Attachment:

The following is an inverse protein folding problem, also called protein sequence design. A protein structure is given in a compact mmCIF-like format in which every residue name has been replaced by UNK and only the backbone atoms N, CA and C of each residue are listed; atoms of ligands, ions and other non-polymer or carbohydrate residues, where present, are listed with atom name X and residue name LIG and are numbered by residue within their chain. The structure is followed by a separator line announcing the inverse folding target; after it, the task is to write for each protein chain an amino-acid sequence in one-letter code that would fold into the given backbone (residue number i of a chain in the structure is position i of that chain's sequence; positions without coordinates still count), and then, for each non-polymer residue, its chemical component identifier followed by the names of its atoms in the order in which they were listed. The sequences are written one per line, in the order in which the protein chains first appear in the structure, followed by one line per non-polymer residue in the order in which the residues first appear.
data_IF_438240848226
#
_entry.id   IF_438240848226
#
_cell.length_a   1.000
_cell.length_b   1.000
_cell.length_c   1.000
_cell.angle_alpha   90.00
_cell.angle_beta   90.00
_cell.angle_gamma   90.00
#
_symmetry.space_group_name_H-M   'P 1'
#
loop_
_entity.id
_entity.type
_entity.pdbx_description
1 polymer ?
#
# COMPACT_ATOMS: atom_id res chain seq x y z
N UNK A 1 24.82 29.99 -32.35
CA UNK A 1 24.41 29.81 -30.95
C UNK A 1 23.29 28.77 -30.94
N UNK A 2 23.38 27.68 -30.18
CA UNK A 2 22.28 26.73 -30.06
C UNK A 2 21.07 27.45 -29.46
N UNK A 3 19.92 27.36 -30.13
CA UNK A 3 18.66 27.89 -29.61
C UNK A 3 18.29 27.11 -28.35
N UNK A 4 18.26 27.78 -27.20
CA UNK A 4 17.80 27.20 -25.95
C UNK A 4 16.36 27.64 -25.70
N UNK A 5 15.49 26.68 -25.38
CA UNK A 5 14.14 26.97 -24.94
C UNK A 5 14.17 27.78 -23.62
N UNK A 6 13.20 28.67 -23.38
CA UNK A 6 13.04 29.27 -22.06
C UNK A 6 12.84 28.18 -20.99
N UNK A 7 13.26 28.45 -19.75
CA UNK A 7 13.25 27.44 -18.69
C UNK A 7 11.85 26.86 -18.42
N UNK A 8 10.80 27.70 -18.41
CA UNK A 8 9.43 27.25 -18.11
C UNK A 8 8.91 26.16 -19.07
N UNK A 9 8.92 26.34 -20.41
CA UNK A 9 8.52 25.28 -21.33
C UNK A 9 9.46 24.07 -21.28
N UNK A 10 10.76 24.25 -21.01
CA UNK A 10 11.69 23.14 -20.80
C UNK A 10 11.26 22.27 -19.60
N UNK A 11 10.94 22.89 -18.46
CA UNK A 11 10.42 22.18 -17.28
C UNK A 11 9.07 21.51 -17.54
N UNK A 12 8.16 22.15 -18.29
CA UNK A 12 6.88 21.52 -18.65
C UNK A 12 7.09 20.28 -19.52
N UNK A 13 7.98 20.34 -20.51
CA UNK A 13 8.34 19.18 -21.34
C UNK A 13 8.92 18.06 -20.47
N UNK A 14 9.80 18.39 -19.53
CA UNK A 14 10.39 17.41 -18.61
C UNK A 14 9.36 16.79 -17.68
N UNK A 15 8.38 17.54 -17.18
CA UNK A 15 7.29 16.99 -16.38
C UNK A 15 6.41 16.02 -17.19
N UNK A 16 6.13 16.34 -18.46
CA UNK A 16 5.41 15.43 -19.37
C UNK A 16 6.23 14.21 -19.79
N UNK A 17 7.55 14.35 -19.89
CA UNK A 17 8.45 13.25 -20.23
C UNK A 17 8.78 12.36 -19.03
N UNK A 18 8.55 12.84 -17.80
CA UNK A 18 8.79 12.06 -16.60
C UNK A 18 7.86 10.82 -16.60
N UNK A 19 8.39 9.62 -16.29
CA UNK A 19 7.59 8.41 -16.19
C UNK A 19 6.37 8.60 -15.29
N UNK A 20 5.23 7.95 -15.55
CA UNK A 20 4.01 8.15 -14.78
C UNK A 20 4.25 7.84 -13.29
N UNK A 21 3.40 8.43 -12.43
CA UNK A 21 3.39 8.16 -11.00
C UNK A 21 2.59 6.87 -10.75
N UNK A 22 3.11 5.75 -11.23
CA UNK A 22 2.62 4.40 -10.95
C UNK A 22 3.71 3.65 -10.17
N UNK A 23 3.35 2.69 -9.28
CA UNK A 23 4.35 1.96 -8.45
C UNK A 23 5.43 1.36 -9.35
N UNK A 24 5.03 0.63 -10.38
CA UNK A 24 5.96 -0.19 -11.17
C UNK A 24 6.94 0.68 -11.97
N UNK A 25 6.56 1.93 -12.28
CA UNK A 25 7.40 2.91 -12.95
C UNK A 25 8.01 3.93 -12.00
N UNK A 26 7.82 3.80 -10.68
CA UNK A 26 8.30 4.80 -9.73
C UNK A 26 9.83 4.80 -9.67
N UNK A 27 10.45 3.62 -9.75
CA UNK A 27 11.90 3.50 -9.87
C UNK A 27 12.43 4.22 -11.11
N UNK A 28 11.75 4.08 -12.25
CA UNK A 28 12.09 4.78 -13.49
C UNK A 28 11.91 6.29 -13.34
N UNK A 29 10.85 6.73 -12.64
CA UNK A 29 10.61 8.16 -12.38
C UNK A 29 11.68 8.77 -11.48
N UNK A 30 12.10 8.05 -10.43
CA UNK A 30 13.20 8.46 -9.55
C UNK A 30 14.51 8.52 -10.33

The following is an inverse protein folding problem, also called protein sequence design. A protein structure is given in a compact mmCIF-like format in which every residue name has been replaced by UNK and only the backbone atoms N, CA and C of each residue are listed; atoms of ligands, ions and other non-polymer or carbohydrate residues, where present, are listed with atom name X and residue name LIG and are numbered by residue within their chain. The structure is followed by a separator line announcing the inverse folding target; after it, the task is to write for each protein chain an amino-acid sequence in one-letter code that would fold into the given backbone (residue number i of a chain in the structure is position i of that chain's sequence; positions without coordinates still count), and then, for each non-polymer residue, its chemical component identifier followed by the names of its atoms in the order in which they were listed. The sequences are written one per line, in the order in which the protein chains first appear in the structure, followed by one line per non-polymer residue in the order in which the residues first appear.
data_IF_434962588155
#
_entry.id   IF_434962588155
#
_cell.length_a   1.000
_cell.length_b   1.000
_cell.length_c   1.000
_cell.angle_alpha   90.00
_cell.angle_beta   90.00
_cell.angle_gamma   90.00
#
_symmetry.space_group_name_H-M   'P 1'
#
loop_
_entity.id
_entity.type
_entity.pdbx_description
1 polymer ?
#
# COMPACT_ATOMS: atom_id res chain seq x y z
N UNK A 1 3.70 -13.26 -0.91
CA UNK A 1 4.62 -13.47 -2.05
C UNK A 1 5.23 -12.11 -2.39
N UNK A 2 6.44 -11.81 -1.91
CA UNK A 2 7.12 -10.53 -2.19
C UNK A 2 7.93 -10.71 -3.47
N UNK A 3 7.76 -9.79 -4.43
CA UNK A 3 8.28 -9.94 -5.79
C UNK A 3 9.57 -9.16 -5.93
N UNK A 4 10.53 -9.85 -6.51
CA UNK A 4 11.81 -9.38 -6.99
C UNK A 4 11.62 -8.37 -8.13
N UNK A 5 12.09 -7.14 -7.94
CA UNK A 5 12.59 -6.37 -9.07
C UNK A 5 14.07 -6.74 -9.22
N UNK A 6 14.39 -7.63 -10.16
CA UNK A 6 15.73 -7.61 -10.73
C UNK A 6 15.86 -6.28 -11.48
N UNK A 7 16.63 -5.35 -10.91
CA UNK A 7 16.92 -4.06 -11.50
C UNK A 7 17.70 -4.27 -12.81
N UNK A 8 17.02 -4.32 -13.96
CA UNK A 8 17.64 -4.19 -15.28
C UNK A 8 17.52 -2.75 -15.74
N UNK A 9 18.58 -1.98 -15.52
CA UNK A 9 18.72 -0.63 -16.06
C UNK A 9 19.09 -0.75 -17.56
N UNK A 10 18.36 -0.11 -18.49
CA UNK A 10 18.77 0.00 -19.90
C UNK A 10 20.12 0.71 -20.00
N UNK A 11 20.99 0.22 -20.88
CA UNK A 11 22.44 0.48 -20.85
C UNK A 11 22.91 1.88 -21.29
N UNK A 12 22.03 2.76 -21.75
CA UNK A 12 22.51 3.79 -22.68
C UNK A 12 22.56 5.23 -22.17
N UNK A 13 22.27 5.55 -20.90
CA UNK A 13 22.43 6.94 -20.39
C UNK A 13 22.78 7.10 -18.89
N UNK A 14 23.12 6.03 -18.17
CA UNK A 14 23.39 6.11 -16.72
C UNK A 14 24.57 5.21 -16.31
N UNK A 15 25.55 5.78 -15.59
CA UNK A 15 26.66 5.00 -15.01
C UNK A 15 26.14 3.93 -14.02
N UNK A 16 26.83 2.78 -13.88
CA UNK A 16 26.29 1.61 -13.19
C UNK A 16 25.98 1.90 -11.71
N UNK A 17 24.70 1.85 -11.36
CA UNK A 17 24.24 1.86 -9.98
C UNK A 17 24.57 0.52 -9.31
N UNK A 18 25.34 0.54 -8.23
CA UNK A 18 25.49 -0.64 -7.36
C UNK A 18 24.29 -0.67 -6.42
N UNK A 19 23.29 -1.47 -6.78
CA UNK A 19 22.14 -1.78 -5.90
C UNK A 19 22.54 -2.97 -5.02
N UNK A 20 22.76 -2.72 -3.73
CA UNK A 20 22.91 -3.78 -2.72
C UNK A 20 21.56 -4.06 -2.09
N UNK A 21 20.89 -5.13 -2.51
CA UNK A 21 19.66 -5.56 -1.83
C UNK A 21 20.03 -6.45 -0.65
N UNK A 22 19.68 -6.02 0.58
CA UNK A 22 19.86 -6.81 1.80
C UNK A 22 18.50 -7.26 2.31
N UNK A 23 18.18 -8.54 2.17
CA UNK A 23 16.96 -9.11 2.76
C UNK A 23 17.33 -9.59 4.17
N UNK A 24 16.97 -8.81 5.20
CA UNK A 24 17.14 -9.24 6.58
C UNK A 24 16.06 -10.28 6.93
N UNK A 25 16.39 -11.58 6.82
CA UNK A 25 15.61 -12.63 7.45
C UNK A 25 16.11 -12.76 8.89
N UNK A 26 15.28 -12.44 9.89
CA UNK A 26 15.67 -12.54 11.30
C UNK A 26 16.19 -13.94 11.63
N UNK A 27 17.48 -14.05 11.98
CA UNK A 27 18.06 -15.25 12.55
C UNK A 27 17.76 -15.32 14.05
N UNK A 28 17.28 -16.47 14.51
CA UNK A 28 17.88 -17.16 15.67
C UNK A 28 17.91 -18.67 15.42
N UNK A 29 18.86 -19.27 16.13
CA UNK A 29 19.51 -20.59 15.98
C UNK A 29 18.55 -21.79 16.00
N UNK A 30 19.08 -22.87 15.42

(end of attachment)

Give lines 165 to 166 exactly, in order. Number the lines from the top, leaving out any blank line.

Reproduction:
C UNK A 11 22.91 1.88 -21.29
N UNK A 12 22.03 2.76 -21.75